1.2 This test method applies to the testing of metallic materials not limited by strength, thickness, or toughness. Materials are assumed to be essentially homogeneous and free of residual stress. Tests may be conducted at any appropriate temperature. The effects of environmental factors and sustained or cyclic loads are not addressed in this test method.
1.3 This test method describes all necessary details for the user to test for the initiation of crack extension in surface crack test specimens. Specific requirements and recommendations are provided for test equipment, instrumentation, test specimen design, and test procedures.
1.4 Tests of surface cracked, laboratory-scale specimens as described in this test method may provide a more accurate understanding of full-scale structural performance in the presence of surface cracks. The provided recommendations help to assure test methods and data are applicable to the intended purpose.
1.5 This test method prescribes a consistent methodology for test and analysis of surface cracks for research purposes and to assist in structural assessments. The methods described here utilize a constraint-based framework (1, 2)2 to evaluate the fracture behavior of surface cracks.
Note 1: Constraint-based framework. In the context of this test method, constraint is used as a descriptor of the three-dimensional stress and strain fields in the near vicinity of the crack tip, where material contractions due to the Poisson effect may be suppressed and therefore produce an elevated, tensile stress state (3, 4). (See further discussions in Terminology and Significance and Use.) When a parameter describing this stress state, or constraint, is used with the standard measure of crack-tip stress amplitude (K or J), the resulting two-parameter characterization broadens the ability of fracture mechanics to accurately predict the response of a crack under a wider range of loading. The two-parameter methodology produces a more complete description of the crack-tip conditions at the initiation of crack extension. The effects of constraint on measured fracture toughness are material dependent and are governed by the effects of the crack-tip stress-strain state on the micromechanical failure processes specific to the material. Surface crack tests conducted with this test method can help to quantify the material sensitivity to constraint effects and to establish the degree to which the material toughness correlates with a constraint-based fracture characterization.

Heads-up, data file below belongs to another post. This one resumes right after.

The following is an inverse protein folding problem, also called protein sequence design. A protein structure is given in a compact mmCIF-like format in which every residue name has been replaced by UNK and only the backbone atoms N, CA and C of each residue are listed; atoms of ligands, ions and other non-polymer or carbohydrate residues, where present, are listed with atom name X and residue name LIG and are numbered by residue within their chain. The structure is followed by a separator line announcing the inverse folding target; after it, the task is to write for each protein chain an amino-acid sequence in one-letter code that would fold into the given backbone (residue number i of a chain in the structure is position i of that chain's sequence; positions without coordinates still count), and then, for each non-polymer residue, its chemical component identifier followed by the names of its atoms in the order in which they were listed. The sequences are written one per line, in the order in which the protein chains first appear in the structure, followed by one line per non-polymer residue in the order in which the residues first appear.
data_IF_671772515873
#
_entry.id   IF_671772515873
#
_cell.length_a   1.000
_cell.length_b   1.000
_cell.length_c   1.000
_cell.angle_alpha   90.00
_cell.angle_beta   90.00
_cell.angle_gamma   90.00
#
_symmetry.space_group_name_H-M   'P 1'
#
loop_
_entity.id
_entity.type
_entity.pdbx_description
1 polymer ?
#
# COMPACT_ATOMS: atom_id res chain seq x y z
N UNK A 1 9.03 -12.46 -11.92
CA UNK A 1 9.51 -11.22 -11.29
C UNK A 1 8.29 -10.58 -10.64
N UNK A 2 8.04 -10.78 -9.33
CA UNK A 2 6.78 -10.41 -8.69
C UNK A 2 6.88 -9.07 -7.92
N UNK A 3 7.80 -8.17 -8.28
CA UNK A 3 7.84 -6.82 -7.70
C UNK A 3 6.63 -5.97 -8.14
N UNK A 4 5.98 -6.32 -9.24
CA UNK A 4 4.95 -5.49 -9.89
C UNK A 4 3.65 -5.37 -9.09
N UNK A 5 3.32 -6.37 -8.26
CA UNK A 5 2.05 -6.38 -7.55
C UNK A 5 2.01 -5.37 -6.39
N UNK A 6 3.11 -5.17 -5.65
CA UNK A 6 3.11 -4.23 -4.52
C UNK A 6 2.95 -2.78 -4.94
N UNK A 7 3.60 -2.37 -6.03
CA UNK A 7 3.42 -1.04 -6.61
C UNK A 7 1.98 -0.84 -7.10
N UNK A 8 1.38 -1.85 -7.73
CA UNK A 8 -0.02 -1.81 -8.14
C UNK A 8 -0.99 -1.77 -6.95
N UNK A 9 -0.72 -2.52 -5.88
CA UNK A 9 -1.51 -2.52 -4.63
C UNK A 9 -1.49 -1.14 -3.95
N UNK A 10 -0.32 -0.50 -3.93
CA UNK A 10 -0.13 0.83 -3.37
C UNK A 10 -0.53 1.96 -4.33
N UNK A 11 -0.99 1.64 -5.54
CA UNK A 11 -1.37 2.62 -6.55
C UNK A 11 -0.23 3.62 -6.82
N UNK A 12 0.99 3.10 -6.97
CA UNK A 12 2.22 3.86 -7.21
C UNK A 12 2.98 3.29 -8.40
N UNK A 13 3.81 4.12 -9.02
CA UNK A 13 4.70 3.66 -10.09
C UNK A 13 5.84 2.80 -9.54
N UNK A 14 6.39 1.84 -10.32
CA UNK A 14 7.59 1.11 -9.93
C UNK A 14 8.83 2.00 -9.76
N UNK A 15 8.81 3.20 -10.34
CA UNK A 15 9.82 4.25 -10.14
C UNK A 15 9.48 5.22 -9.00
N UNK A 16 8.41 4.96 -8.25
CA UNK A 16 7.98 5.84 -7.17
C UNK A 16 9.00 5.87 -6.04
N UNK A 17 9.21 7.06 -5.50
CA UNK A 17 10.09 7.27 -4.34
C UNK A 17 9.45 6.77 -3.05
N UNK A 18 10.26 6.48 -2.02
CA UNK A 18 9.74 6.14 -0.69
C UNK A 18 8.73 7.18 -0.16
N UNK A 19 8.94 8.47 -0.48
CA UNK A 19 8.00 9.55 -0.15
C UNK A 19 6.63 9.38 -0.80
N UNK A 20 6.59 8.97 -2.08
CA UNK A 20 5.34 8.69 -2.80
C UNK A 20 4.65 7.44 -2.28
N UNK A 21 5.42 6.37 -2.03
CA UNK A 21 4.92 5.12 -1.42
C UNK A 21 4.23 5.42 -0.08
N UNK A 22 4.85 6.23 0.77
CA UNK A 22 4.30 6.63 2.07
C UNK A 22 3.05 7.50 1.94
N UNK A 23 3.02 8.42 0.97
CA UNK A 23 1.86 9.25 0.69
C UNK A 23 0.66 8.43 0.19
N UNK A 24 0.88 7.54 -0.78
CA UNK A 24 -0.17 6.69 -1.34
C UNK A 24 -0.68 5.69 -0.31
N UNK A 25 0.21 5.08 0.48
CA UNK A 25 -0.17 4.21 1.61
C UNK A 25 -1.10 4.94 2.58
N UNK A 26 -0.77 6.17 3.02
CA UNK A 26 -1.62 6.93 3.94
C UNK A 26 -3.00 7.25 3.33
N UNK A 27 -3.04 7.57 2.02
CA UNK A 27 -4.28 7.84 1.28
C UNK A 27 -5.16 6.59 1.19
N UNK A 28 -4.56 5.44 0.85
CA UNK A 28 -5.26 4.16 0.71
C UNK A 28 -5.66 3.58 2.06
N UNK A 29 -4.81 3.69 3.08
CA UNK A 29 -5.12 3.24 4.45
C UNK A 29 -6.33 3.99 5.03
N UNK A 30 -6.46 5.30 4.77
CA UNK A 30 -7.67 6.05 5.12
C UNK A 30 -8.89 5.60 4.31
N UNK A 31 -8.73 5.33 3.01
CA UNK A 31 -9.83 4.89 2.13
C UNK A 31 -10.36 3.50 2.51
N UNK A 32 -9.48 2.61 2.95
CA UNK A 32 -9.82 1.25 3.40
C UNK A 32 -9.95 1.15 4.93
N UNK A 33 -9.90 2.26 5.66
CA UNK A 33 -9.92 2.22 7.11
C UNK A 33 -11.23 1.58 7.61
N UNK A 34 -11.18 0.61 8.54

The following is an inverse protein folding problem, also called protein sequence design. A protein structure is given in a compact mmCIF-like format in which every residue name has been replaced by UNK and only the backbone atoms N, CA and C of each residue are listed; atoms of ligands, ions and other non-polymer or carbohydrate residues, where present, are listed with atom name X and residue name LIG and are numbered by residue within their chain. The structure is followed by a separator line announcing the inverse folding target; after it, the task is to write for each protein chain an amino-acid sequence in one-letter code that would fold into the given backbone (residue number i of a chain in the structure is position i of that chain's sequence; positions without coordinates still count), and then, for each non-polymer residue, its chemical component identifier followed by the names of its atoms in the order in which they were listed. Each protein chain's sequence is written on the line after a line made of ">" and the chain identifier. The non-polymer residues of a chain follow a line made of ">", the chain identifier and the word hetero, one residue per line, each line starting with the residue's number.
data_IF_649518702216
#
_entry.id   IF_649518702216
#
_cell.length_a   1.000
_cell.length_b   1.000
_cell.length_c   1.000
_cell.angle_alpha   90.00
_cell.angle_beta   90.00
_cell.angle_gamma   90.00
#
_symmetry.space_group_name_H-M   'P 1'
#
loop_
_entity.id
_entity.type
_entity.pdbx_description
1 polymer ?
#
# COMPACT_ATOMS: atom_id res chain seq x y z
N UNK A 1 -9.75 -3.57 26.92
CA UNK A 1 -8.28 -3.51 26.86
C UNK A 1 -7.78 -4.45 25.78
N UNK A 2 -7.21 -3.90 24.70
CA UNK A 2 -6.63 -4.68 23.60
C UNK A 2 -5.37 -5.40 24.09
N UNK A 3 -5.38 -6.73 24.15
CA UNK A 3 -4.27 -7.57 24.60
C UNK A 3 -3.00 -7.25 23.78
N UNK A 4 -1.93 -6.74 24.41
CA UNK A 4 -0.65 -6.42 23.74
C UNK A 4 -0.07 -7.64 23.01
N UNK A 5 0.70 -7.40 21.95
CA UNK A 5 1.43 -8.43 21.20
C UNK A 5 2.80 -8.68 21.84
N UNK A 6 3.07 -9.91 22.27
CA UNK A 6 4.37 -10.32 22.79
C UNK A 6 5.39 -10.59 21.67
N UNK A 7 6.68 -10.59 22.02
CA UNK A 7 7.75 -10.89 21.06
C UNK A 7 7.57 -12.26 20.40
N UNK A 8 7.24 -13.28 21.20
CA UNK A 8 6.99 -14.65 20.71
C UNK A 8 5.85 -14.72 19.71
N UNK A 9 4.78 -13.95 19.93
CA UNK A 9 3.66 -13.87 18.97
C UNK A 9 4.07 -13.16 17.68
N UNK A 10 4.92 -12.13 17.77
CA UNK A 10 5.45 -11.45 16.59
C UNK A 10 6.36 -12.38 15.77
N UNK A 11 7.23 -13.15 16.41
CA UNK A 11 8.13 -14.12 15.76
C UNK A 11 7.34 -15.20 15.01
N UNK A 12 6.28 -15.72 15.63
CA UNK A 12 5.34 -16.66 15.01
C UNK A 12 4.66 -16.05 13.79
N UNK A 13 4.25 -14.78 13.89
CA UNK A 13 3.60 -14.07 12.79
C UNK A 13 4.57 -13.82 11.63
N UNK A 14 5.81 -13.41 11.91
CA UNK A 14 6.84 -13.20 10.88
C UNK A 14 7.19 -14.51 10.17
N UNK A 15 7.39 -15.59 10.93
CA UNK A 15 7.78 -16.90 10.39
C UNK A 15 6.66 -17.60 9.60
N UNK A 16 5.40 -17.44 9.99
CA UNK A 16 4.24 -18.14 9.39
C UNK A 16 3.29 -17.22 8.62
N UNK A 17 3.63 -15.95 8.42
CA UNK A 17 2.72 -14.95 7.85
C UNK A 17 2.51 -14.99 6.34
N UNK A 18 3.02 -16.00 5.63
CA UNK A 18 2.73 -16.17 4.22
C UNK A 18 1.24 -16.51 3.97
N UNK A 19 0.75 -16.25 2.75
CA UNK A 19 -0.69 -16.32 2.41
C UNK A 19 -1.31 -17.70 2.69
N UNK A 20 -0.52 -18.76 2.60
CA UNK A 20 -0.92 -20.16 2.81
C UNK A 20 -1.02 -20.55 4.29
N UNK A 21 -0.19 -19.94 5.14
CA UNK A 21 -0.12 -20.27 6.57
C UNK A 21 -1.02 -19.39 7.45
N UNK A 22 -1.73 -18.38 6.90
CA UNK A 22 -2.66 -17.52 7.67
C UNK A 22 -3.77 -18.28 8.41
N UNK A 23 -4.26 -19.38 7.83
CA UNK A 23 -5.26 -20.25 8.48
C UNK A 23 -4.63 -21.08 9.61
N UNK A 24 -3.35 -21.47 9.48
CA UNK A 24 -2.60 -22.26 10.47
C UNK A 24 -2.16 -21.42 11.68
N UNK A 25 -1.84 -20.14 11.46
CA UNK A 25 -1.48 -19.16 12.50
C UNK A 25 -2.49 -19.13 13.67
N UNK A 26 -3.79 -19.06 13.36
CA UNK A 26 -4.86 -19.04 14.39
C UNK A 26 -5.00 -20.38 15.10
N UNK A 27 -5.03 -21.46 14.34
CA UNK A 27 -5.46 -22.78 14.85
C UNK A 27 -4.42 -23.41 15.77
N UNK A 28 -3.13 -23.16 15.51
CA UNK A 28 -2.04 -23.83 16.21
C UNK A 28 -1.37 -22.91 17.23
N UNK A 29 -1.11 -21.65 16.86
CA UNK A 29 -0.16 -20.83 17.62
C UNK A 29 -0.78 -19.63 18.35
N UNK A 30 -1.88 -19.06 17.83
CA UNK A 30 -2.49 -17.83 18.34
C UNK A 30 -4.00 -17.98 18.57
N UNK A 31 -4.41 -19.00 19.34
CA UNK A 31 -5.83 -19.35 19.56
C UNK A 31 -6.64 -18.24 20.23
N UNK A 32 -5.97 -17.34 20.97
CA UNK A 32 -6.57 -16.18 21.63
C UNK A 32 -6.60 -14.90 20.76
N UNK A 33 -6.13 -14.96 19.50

1.6 This test method provides a quantitative framework to categorize test specimen conditions into one of three regimes: (I) a linear-elastic regime, (II) an elastic-plastic regime, or (III) a field-collapse regime. Based on this categorization, analysis techniques and guidelines are provided to determine an applicable crack-tip parameter for the linear-elastic regime (K or J) or the elastic-plastic regime (J), and an associated constraint parameter. Recommendations are provided to assess the test data in the context of a toughness-constraint locus (2). The user is directed to other resources for evaluation of the test specimen in the field-collapse regime when extensive plastic deformation in the specimen eliminates the identifiable crack-front fields of fracture mechanics.
1.7 The specimen design and test procedures described in this test method may be applied to evaluation of surface cracks in welds; however, the methods described in this test method to analyze test measurements may not be applicable. Weld fracture tests generally have complicating features beyond the scope of data analysis in this test method, including the effects of residual stress, microstructural variability, and non-uniform strength. These effects will influence test results and must be considered in the interpretation of measured quantities.
1.8 This test method is not intended for testing surface cracks in steel in the cleavage regime. Such tests are outside the scope of this test method. A methodology for evaluation of cleavage fracture toughness in ferritic steels over the ductile-to-brittle region using C(T) and SE(B) specimens can be found in Test Method E1921.
1.9 Units—The values stated in SI units are to be regarded as the standard. The values given in parentheses are for information only.
1.10 This practice may involve hazardous materials, operations, and equipment. This standard does not purport to address all of the safety problems associated with its use. It is the responsibility of the users of this standard to establish appropriate safety and health practices and to determine the applicability of regulatory limitations prior to use.